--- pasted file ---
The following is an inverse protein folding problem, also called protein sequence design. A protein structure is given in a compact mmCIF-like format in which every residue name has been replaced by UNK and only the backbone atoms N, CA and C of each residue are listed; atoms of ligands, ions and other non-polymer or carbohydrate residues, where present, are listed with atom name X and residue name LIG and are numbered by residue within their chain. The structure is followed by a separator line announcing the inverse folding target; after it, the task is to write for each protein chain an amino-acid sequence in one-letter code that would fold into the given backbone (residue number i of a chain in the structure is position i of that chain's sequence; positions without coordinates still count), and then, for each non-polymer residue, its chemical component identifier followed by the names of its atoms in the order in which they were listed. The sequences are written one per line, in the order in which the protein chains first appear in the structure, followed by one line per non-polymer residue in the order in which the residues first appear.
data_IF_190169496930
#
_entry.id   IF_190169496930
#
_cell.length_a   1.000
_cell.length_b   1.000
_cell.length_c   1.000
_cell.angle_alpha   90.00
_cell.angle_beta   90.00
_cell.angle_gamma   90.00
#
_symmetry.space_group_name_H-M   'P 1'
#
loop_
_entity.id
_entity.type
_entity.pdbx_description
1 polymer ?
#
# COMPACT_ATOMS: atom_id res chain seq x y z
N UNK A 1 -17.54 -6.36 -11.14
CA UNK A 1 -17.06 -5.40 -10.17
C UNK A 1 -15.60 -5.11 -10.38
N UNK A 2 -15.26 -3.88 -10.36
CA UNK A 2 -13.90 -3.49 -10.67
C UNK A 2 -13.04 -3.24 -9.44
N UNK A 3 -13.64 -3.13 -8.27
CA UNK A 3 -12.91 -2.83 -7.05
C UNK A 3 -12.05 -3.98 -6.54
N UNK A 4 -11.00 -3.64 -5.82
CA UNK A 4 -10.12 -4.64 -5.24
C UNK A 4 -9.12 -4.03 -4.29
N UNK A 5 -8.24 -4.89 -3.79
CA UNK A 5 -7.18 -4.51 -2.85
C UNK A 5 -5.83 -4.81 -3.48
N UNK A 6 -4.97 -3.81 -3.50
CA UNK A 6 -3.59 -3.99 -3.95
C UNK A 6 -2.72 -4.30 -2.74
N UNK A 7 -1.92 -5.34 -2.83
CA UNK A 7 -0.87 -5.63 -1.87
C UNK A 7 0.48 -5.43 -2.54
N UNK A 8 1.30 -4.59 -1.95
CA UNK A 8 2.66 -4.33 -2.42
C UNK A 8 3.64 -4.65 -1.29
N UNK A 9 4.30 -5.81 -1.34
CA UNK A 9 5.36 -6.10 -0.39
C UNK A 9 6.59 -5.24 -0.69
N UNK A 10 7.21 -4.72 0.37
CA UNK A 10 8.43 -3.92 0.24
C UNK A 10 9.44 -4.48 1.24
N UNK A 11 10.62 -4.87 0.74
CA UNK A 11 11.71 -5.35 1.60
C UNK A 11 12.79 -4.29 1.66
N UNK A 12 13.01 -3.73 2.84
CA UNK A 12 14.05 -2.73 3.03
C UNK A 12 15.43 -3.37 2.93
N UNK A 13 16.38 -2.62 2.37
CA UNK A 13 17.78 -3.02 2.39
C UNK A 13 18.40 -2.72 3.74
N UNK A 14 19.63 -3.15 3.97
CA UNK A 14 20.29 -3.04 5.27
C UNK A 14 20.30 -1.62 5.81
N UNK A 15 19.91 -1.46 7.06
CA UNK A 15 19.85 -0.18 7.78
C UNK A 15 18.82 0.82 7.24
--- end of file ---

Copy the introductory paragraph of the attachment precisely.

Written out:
The following is an inverse protein folding problem, also called protein sequence design. A protein structure is given in a compact mmCIF-like format in which every residue name has been replaced by UNK and only the backbone atoms N, CA and C of each residue are listed; atoms of ligands, ions and other non-polymer or carbohydrate residues, where present, are listed with atom name X and residue name LIG and are numbered by residue within their chain. The structure is followed by a separator line announcing the inverse folding target; after it, the task is to write for each protein chain an amino-acid sequence in one-letter code that would fold into the given backbone (residue number i of a chain in the structure is position i of that chain's sequence; positions without coordinates still count), and then, for each non-polymer residue, its chemical component identifier followed by the names of its atoms in the order in which they were listed. The sequences are written one per line, in the order in which the protein chains first appear in the structure, followed by one line per non-polymer residue in the order in which the residues first appear.